Forward: Most of our readers already know that The United States, England, Ireland and much of Western Europe are the lost tribes of Israel, and once again here is some more proof:
Scientists have sequenced the first ancient human genomes from Ireland, shedding light on the genesis of Celtic populations.
The genome is the instruction booklet for building a human, comprising three billion paired DNA "letters".
The work shows that early Irish farmers were similar to southern Europeans.
Genetic patterns then changed dramatically in the Bronze Age - as newcomers from the eastern periphery of Europe settled in the Atlantic region.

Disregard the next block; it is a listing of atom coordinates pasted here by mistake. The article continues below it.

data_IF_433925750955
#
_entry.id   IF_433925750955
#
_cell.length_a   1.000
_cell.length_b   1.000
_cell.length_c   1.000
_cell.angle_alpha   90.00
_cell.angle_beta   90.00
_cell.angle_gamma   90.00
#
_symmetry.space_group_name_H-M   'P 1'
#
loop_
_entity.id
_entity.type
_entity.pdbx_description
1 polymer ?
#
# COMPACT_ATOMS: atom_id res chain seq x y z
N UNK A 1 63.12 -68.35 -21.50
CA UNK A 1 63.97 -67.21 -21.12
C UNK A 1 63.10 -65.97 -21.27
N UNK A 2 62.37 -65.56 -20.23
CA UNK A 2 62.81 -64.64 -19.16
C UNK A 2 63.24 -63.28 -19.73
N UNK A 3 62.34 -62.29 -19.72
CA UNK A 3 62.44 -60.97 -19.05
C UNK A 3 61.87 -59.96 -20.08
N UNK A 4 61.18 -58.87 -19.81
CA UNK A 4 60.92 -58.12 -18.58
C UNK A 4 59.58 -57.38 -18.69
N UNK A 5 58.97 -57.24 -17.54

Details of the work, by geneticists from Trinity College Dublin and archaeologists from Queen's University Belfast are published in the journal PNAS.
Team members sequenced the genomes of a 5,200-year-old female farmer from the Neolithic period and three 4,000-year-old males from the Bronze Age.
Opinion has been divided on whether the great transitions in the British Isles, from a hunting lifestyle to one based on agriculture and later from stone to metal use, were due to local adoption of new ways by indigenous people or attributable to large-scale population movements.
The ancient Irish genomes show unequivocal evidence for mass migration in both cases.